In a final blow to freedom of information, Government Decree 179/2020 (V. 4.) extended the statutory deadline for satisfying or rejecting requests for data in the general interest from 15 days (Section 29 para 1 of Act CXII of 2011, FOIA) to 45 days, which, in the rapidly evolving emergency situation underlying the state of danger renders information thus provided, to a large extent, obsolete. Such an extension was possible in case it is likely that fulfilling the request within the 15 day deadline would jeopardize the fulfilment of the public body’s public services related to the state of danger. While it is easy to appreciate that public bodies such as public health care institutions are struggling with an increased workload, restricting the freedom of information in general in respect of all public bodies seems disproportionate.
Ending the state of danger and preparing for a new one
On 17 June 2020 the Hungarian Parliament adopted Act No. LVIII of 2020 which not only repealed the state of danger but also clarified certain conditions governing disease prevention and the introduction of such conditions in the future. While these rules increase transparency, they make for a mixed picture. Although Article 265 of the Act provides for the reinstatement of the 15 day deadline for providing access to data in the general interest, Article 4 replaces the monthly budget reporting of self-governments with quarterly reporting obligations, reducing access and transparency. In the ambit of health care, the new Act determines the scope of ’telemedicine’ allowing for a safer and more flexible outpatient care, and at the same time raising issues of data protection of its own. The new rules provide for a more stable and foreseeable framework in case of a possible return of the disease, yet it remains to be seen how the new Acts will be implemented in practice and what effects they will have on data protection and access to information in Hungary on the long run.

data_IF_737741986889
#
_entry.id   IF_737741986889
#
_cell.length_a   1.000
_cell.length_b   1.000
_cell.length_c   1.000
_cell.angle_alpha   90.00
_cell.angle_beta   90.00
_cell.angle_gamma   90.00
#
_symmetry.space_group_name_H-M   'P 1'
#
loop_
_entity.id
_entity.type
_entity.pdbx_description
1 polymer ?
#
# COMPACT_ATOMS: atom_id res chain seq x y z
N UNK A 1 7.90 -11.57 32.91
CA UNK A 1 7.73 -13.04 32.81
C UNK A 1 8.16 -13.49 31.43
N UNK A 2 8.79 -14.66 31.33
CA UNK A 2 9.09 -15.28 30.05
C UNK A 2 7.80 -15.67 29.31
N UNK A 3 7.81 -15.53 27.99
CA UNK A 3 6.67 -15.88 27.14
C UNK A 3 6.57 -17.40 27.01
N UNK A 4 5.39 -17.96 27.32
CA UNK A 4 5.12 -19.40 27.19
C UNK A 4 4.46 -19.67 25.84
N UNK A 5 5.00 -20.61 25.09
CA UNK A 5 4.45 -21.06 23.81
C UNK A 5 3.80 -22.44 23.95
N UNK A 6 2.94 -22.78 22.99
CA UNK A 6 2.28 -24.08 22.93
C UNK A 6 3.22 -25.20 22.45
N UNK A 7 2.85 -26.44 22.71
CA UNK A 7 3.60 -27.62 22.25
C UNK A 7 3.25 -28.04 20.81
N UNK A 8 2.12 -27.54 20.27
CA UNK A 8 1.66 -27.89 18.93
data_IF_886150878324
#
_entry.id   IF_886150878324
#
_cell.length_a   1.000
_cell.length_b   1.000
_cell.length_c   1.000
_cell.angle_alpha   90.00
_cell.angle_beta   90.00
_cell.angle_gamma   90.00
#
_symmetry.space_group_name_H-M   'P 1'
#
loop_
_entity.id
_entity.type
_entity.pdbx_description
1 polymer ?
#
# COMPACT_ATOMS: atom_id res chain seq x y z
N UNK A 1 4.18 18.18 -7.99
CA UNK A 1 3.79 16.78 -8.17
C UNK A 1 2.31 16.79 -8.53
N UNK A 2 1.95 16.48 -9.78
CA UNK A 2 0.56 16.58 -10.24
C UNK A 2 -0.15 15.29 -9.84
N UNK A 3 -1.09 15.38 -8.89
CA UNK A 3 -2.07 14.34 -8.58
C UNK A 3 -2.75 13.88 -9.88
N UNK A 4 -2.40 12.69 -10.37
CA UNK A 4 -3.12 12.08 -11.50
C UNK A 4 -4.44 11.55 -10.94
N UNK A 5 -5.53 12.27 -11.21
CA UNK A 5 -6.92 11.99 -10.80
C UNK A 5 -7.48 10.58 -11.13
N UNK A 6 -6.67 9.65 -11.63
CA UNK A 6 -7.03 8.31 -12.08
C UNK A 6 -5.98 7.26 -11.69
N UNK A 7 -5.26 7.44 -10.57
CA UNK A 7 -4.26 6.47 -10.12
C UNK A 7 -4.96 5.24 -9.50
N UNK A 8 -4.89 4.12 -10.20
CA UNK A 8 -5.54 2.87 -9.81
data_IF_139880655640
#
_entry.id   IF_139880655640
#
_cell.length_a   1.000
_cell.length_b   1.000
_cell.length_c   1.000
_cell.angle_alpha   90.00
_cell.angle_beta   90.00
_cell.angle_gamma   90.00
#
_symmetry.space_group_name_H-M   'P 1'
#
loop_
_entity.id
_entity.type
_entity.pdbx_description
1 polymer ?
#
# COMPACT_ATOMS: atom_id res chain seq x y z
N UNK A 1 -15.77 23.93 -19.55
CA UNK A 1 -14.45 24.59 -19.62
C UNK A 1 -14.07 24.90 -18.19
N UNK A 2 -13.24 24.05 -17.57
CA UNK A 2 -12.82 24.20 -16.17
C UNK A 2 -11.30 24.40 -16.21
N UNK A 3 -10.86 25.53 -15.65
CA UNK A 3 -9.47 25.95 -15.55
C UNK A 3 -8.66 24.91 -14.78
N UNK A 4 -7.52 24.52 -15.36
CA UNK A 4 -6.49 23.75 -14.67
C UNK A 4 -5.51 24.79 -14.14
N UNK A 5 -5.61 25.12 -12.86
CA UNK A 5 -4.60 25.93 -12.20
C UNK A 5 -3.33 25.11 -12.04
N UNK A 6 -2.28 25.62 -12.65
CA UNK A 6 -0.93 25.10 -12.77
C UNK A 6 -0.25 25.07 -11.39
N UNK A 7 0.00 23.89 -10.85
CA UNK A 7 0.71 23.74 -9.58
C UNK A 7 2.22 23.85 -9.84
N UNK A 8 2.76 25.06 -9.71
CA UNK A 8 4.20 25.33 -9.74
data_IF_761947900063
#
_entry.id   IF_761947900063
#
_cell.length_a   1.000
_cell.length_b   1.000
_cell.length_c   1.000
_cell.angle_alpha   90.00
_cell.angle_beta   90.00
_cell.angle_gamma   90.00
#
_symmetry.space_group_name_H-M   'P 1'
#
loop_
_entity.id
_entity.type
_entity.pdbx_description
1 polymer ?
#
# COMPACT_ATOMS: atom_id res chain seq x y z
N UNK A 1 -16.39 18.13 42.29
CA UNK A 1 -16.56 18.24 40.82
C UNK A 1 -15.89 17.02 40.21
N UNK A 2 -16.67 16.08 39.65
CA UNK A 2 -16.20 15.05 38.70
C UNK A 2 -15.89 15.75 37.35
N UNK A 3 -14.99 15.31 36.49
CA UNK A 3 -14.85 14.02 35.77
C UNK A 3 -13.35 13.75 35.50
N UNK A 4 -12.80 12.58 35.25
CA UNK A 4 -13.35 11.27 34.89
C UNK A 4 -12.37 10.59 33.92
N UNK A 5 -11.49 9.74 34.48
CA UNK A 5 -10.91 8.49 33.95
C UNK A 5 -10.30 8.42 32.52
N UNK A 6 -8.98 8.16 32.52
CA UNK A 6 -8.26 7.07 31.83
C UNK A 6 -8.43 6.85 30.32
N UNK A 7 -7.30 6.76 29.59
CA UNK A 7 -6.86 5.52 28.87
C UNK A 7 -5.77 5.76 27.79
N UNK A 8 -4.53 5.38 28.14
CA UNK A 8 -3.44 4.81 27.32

Petra Lea Láncos (LLM, PhD, habil.) graduated from Pázmány Péter Catholic University in 2003. Before obtaining her PhD, she was a junior research fellow at the Max Planck Institute for Comparative Law and Public International Law (Heidelberg) in 2006-2007. She is an associate professor at the Department of European Law at Pázmány Péter Catholic University (Budapest) since 2009. Between 2016-2019, she was a research fellow at the Deutsches Forschungsinstitut für öffentliche Verwaltung (Speyer). Besides her academic career, she worked at the Office of the Commissioner for Fundamental Rights (2013-2014), at the National Media and Infocommunications Authority (2015-2016), and currently she works at the Constitutional Court of Hungary (since 2019). She has been working as a freelance interpreter for the EU institutions since 2011. She has been working as the Editor of the Hungarian Yearbook of International Law and European Law since its establishment (2013).
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Data Protection Issues and Covid-19 – Switzerland,
by Alexia Pato